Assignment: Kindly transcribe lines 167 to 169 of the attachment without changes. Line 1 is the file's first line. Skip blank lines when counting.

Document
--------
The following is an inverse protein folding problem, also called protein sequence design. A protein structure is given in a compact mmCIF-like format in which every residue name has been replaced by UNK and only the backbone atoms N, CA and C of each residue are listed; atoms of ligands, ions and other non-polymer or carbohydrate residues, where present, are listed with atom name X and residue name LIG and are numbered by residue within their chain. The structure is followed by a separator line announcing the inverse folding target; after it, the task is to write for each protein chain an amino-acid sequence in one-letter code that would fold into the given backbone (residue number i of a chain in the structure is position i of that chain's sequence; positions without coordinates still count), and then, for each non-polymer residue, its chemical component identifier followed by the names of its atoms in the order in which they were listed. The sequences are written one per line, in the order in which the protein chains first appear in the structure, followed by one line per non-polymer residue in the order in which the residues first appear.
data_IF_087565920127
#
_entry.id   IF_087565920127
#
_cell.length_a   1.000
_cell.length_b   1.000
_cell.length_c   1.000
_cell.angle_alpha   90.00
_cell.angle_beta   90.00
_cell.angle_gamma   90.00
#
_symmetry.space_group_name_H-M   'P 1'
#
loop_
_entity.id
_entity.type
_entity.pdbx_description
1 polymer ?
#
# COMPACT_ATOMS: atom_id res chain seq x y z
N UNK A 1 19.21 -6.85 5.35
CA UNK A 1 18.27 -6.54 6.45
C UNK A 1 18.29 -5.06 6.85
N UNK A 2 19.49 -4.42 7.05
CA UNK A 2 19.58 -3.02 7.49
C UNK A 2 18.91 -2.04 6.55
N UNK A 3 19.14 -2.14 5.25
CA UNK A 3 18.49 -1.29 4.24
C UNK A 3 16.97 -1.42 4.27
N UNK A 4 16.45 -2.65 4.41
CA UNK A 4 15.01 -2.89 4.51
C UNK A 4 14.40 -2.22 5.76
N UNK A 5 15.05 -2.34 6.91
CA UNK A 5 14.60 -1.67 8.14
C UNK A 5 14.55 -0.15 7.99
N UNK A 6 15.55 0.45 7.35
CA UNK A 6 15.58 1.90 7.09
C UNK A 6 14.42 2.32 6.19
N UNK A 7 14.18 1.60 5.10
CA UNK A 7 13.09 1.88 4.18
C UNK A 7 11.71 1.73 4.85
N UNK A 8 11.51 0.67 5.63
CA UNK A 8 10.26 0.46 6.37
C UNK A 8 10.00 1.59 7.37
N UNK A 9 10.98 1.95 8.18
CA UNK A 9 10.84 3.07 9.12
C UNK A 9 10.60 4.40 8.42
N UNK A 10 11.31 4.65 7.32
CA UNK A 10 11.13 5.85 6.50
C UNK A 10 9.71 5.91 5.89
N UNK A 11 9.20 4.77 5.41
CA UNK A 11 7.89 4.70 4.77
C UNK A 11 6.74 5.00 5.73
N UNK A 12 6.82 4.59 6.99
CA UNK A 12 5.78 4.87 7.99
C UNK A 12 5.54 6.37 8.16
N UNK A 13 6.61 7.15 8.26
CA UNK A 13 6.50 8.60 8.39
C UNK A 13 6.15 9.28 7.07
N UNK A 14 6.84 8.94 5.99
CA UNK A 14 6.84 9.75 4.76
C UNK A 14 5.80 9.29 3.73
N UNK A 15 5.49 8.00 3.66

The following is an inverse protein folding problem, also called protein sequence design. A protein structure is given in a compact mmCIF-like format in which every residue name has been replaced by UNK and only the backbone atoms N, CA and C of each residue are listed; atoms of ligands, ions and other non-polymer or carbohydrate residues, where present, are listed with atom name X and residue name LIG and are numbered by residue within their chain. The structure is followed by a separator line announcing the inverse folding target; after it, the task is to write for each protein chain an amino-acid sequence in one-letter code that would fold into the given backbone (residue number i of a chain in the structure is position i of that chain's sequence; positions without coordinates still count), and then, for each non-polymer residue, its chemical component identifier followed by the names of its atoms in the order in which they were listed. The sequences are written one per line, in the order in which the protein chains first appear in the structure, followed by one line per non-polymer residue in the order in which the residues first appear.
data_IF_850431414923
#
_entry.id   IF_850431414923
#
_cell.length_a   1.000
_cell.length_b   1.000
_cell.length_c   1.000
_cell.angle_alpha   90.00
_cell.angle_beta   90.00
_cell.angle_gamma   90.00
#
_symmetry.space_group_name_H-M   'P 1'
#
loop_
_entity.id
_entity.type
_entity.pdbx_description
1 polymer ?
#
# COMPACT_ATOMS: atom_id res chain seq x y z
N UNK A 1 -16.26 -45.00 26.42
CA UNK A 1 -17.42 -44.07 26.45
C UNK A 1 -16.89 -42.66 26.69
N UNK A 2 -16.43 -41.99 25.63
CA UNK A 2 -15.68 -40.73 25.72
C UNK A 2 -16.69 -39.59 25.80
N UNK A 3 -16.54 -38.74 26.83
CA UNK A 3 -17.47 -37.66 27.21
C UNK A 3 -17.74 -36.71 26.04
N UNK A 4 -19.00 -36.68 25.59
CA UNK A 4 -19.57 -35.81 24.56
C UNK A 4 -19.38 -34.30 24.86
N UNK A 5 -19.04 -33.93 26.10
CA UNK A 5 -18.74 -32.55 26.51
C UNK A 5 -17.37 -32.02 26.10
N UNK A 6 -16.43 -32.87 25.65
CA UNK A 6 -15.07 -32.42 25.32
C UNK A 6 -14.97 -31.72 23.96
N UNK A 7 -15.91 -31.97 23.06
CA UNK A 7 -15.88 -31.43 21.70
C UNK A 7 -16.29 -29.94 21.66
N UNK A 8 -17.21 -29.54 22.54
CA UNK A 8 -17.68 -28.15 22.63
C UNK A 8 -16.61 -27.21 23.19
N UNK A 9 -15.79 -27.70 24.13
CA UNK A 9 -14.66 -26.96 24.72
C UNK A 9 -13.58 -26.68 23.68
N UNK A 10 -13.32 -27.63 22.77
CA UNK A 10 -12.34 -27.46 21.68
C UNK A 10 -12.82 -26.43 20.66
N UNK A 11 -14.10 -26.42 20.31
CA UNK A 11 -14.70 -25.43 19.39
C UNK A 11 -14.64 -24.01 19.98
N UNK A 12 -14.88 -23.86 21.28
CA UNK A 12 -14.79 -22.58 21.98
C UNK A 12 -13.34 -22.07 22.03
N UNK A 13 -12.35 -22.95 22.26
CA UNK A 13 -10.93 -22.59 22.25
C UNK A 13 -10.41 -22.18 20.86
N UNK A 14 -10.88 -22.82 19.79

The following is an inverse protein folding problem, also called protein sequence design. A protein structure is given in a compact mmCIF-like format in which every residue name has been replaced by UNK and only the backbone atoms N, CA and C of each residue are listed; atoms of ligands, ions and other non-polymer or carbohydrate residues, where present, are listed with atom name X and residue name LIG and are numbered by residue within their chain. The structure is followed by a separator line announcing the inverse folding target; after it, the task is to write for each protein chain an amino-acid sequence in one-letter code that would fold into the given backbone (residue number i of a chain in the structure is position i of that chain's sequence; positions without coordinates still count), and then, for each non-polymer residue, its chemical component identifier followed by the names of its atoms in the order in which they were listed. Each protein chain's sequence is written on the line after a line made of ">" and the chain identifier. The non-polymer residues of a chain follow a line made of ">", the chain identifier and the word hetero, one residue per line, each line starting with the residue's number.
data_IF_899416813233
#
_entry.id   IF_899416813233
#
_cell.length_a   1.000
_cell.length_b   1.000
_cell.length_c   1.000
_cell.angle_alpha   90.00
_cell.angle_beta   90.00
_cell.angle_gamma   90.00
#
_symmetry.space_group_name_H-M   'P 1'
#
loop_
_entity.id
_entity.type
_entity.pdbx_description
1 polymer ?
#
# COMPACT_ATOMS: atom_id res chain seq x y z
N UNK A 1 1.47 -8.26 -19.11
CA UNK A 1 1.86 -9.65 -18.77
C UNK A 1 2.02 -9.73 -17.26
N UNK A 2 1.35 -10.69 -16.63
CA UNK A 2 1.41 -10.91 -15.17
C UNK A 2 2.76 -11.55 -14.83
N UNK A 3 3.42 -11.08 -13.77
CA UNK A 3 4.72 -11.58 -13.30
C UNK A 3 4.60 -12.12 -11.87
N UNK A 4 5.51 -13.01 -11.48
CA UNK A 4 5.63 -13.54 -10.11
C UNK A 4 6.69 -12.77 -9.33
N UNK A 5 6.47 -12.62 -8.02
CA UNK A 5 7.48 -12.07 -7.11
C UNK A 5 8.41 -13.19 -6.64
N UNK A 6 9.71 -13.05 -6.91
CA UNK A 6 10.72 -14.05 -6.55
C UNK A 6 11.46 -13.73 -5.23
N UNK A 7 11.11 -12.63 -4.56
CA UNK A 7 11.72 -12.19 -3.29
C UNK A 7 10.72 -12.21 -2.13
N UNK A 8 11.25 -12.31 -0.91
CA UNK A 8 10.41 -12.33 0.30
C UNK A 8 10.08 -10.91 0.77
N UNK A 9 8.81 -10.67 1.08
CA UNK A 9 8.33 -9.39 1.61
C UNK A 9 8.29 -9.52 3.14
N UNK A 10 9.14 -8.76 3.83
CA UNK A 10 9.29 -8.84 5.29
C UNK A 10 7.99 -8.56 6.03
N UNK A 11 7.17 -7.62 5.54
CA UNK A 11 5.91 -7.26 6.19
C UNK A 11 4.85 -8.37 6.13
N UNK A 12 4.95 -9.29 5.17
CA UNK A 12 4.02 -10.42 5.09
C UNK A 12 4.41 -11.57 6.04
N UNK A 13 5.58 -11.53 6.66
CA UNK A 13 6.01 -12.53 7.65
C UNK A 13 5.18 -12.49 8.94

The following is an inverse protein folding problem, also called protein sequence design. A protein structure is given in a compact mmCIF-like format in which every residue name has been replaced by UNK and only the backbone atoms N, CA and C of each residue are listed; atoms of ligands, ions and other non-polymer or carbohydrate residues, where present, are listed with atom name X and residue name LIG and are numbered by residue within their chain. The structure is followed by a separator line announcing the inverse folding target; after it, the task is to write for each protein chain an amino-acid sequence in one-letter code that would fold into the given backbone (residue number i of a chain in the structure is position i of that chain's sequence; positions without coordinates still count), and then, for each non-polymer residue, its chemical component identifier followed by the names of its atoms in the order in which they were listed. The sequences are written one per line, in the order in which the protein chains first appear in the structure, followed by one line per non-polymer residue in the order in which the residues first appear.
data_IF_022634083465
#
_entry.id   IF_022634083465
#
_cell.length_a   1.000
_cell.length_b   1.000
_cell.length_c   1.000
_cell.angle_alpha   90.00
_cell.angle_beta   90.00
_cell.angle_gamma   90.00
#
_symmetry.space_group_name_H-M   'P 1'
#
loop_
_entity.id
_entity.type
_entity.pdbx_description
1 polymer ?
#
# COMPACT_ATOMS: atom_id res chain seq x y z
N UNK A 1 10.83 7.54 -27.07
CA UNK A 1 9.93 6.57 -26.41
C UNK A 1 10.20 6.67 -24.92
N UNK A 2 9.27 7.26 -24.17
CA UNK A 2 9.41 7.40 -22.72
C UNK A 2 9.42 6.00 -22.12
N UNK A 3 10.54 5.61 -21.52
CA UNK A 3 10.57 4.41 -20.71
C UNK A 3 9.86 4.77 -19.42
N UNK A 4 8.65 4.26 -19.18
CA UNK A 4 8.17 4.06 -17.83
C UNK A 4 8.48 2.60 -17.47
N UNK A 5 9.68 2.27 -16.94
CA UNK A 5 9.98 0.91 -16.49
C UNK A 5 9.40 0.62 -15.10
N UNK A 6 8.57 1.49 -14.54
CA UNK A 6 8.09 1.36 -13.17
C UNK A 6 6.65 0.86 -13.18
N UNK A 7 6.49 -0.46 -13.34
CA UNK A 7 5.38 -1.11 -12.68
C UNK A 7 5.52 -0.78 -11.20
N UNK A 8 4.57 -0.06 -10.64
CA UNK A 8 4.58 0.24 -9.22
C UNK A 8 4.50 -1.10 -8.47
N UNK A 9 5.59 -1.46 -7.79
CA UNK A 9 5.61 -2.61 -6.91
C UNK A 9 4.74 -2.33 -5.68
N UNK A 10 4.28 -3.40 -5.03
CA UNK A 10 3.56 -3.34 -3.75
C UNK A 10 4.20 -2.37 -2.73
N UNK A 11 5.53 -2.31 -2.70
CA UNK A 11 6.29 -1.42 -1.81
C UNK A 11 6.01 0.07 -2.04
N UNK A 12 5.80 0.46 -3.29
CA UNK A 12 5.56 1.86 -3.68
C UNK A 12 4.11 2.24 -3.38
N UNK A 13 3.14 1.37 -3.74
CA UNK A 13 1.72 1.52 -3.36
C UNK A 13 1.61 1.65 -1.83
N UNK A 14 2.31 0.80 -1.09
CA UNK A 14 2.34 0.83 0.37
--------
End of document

C UNK A 7 10.72 -12.21 -2.13
N UNK A 8 11.25 -12.31 -0.91
CA UNK A 8 10.41 -12.33 0.30